Why not a HOWTO?
HOWTO documents are to give general guidelines on how to do something.
After looking over my list it occured to me I'm doing less on how to
make a panoramic image as on how not to screw up. I'll not guarantee
you will have anything that resembles a panoramic image if you follow
this guide, but I will guarantee you will spend less time making the
same mistakes I did.
- Get a digial camera with manual settings.
- Turn off date printing on camera (yes, yes, I'm sure noone would
ever make that mistake!)
- Have pleanty of well defined over lapping points. This can't be
stressed enough. Have three between each image. Corners a good,
chess boards are doubly so, lines, circles are not.
- The more light the merrier (see below).
- Hallogen lights make it look yellow/orange (except in my case
where the developing center made one roll turn out blue), possibly use
- Be sure you get all images (the developing center forgot to
develop an image in the middle of my roll, and in changing rolls I
missed an image of a really good sequence, duh!).
- Don't use a flash attached to the camera. Think about it,
everytime you move the camera you change the lighting. Ideally you
don't want anything to move until you have all the images (except the
camera of course), especially the lighting. This means get some high
speed film, turn on the lights, and hope the camera can deal.
- Verify the camera rotates around the film not some other point.
I'm not sure how much difference this actually made, but I ran a
string from the camera to an X on the floor and moved the tripod to
keep it centered. In my tripod by tipping the camera horizontal it
was more than an inch from the center of rotation. Again I don't know
how much difference this made, but I did it anyway.
- If you have an autofocus camera generally you can lock in the
focus by pressing the button down half way. Find a nice big flat area
to lock onto for each picture them rotate to the picture you are
taking at the time. If you don't the camera will be focused
differently for each image and you can have an object that is in two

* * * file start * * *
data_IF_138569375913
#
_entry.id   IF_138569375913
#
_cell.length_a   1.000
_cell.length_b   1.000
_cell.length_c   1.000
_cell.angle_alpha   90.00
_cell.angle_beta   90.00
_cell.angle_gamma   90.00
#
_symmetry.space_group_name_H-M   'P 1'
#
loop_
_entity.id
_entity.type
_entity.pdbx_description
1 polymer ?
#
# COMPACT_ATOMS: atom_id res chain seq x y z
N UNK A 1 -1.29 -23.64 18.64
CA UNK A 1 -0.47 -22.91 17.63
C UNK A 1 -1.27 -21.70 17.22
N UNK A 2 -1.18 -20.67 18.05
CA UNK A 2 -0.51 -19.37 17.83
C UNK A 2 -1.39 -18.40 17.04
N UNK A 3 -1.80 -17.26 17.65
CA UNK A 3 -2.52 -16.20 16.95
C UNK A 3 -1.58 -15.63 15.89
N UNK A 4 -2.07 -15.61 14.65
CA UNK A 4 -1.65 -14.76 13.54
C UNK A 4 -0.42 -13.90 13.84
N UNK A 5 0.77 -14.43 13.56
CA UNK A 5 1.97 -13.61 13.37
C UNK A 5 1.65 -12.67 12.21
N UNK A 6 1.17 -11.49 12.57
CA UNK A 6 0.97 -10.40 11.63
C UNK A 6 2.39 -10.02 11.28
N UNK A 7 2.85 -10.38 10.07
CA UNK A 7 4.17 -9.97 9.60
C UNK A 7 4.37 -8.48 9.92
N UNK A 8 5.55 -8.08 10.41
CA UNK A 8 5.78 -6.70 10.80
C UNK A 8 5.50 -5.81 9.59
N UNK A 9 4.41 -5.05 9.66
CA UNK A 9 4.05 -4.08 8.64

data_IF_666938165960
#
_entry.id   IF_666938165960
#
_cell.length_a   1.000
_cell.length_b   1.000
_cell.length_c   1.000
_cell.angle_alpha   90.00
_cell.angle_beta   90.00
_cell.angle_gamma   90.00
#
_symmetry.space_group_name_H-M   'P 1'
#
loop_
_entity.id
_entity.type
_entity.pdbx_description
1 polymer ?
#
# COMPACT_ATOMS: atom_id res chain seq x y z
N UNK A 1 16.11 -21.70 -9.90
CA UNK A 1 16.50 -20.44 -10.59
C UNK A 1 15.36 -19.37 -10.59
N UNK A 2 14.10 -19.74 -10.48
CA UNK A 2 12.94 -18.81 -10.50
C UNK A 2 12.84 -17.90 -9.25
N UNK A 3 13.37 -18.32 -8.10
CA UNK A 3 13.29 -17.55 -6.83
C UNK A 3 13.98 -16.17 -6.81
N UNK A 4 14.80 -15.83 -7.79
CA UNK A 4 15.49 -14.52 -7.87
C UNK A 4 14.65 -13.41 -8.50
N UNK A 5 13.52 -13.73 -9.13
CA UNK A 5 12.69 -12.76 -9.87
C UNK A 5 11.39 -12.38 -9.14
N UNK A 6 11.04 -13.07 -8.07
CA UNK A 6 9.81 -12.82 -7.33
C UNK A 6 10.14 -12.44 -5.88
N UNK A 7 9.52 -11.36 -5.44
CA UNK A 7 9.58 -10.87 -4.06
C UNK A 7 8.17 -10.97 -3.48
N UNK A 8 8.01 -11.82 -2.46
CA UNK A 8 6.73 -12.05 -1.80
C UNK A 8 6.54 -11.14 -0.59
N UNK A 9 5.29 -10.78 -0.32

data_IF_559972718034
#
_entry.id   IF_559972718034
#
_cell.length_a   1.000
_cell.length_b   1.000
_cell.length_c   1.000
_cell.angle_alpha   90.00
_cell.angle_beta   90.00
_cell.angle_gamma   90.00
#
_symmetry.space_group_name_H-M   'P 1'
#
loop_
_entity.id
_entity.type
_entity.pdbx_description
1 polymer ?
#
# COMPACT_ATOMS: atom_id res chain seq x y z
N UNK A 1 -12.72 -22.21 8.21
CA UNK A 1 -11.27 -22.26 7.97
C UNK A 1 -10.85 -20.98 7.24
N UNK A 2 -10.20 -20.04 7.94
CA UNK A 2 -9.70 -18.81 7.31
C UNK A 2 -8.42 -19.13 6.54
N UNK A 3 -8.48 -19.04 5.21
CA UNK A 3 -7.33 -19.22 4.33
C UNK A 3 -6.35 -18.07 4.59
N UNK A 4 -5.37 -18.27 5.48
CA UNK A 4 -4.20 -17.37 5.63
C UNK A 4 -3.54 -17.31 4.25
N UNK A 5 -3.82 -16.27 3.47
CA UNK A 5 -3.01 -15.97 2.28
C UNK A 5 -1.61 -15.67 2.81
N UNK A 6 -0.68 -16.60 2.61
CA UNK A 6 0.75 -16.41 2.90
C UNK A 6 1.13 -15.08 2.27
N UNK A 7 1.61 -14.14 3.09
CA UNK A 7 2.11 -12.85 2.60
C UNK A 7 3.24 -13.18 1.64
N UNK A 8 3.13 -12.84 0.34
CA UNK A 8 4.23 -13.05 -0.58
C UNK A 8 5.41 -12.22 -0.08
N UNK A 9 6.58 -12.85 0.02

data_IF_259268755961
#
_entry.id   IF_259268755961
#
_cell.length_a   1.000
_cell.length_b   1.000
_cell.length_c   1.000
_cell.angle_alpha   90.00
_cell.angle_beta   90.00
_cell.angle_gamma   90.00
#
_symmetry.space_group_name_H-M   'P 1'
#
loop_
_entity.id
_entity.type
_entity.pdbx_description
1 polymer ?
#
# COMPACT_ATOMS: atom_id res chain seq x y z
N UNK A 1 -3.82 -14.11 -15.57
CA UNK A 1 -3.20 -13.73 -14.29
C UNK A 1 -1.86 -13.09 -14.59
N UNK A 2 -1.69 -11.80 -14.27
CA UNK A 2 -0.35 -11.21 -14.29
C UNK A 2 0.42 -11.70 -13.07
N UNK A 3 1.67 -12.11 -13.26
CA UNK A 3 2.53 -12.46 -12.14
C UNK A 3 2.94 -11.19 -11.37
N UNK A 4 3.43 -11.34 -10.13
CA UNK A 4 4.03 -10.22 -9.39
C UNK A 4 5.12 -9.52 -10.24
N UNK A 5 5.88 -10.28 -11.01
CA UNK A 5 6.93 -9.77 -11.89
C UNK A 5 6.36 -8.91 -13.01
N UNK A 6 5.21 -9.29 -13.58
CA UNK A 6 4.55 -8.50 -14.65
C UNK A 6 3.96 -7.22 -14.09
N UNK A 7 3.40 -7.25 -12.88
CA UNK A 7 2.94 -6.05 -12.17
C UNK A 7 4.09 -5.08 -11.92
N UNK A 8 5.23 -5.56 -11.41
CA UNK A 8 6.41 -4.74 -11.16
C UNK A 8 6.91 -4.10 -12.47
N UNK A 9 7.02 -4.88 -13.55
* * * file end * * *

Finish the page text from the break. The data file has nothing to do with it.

images be in focus in one and blurry in the other. Lock in the focus
so they are both just a blurry.
- If you are using a timer 10 seconds isn't a long time, have
everything setup so you can press shoot and get in the picture.
- If you are going to be in the picture make sure you are in only
one without overlap in another.
- Close your curtains, shades, and anything else looking outside.
No this isn't to keep people from seeing you for later suggestions, this is because even if it is a cloudy
day outside it lets in a lot more light than you think.
- The last, but not least, (actually it was the only one I haven't
corrected and without it I'm not going anymore panoramic pictures
(especially indoors)). Get a digital camera where you can freeze the
focus, shutter speed, and all other settings for the rest of the
pictures, also you have to be able to be able to manually set them too
(so I've mentioned it already. It's worth repeating.) The biggest
problem I had was each image turns out to have a different brightness,
contract, color tint, and that isn't easy to fix. Think about where
these get introduced on an automatic print camera. You can freeze the
focus, but the shutter speed etc will be different for each picture
(and probably even if you can point to one place and freeze it). So
now it is on the negative and we have already introduced error. You
take it to get developed and each print is developed differently from
each image on the negative even if you were able to freeze all your
settings in taking the picture. Now you scan them in, does your
scanner/software do any compensation based on what it is scanning? My
scanner has claims a 42 bits of color internally, since it only
outputs 24 bits of color it has to pick and choose which bits so I'll
assume the answer here is yes (otherwise what's the point of haveing
42 bits of color if you are always throwing away 18 bits, wait don't
answer I know, MARKETING!)
- Realize you are going to devote hours and hours and hours and
hours to the project, or be prepared to get a so-so, yes the
interfaces bewteen each image stand out plain as day and be able to
live with it. If you are willing to accept that kind of result you
might just be able to finish in a week. Maybe. That being said I
think it took my computer five or six hours of computer time for it to
generate the final image. That is after you have the final retouched
images, the rotation, translation, transformation information, you
start the program, go get a good nights sleep come back and it is
finished. The reduced size panoramic conversion took about 10
minutes. This is with 320MB of ram, your time will vary.
- You know what the camera can see, move all your junk where the
camera can't. It makes the picture look good and will confuse the
heck out of those you actually know you, becides it is easy to put
- Use a tripod, ok so I got this one right the first time. It is
here for completeness.
- Here is where you can have fun. Change clothes for each image you
are going to be in and do something silly.